Bank of Japan Gov. Masaru Hayami’s comments of last week attracted a barrage of criticism Thursday from Liberal Democratic Party politicians nervous about the fragile economy as a snap general election is apparently just around the corner.
Hayami hinted in an April 12 news conference that the BOJ may end its 14-month zero-interest-rate policy by the end of the year. This unusual policy is designed to help pull the economy out of its worst postwar recession by minimizing fundraising costs for banks and firms.
The surprise remark met with a thumbs-down from the United States and the International Monetary Fund, both of which believe it would be premature for the BOJ to lift the ultraeasy monetary policy, as fears of deflation in Japan have not abated.
None of the members of the LDP’s Investigation Committee for Finance and Banking Systems defended Hayami during their meeting Thursday, according to committee head Hideyuki Aizawa.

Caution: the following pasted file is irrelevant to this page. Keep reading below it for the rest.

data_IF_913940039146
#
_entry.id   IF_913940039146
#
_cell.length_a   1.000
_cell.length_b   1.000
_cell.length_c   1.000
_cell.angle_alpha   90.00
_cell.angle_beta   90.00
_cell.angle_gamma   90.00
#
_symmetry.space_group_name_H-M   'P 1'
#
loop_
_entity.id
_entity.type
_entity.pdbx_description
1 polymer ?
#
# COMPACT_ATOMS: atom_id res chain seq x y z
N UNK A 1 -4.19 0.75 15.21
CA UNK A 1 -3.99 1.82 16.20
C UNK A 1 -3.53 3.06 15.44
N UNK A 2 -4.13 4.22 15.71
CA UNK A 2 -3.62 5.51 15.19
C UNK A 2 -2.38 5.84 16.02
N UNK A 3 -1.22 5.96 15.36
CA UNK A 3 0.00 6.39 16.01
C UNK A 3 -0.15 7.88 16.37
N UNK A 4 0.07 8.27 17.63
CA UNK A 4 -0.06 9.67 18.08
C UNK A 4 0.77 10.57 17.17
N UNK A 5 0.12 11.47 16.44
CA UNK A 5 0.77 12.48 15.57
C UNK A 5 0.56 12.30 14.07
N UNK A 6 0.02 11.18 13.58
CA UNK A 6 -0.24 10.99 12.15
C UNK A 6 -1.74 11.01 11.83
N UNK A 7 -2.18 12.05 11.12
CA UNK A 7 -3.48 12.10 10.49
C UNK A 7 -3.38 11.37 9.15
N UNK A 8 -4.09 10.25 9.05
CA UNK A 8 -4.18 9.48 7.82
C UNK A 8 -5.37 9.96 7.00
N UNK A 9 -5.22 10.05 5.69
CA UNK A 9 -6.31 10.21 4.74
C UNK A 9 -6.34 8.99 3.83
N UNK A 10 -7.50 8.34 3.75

Some blamed Hayami’s remarks for the plunge in Tokyo stocks the following day, while others lamented the central bank being granted independence from the government in the first place, Aizawa said, adding that one lawmaker even said Hayami should have resigned when former Prime Minister Keizo Obuchi was replaced after falling into a coma.
BOJ Deputy Gov. Yutaka Yamaguchi, who was present at the meeting, confirmed the April 10 decision by the bank’s policy board to continue the zero-interest policy, Aizawa said.
Aizawa admitted that the ultraeasy monetary policy hurts pensioners, who rely on interest on their bank deposits. LDP Secretary General Hiromu Nonaka has actually applauded Hayami’s comments for that reason. But Aizawa stressed that economic recovery must come first if interest rates are to rise.
In December, Hayami issued a statement that made market players mistakenly believe the bank had changed its policy to consider foreign exchange rates. Eisuke Sakakibara, the vocal former vice finance minister for international affairs, rebuked Hayami and urged him to resign.
As to his latest remarks, Hayami says he wanted to speak of future prospects through “communication” with markets.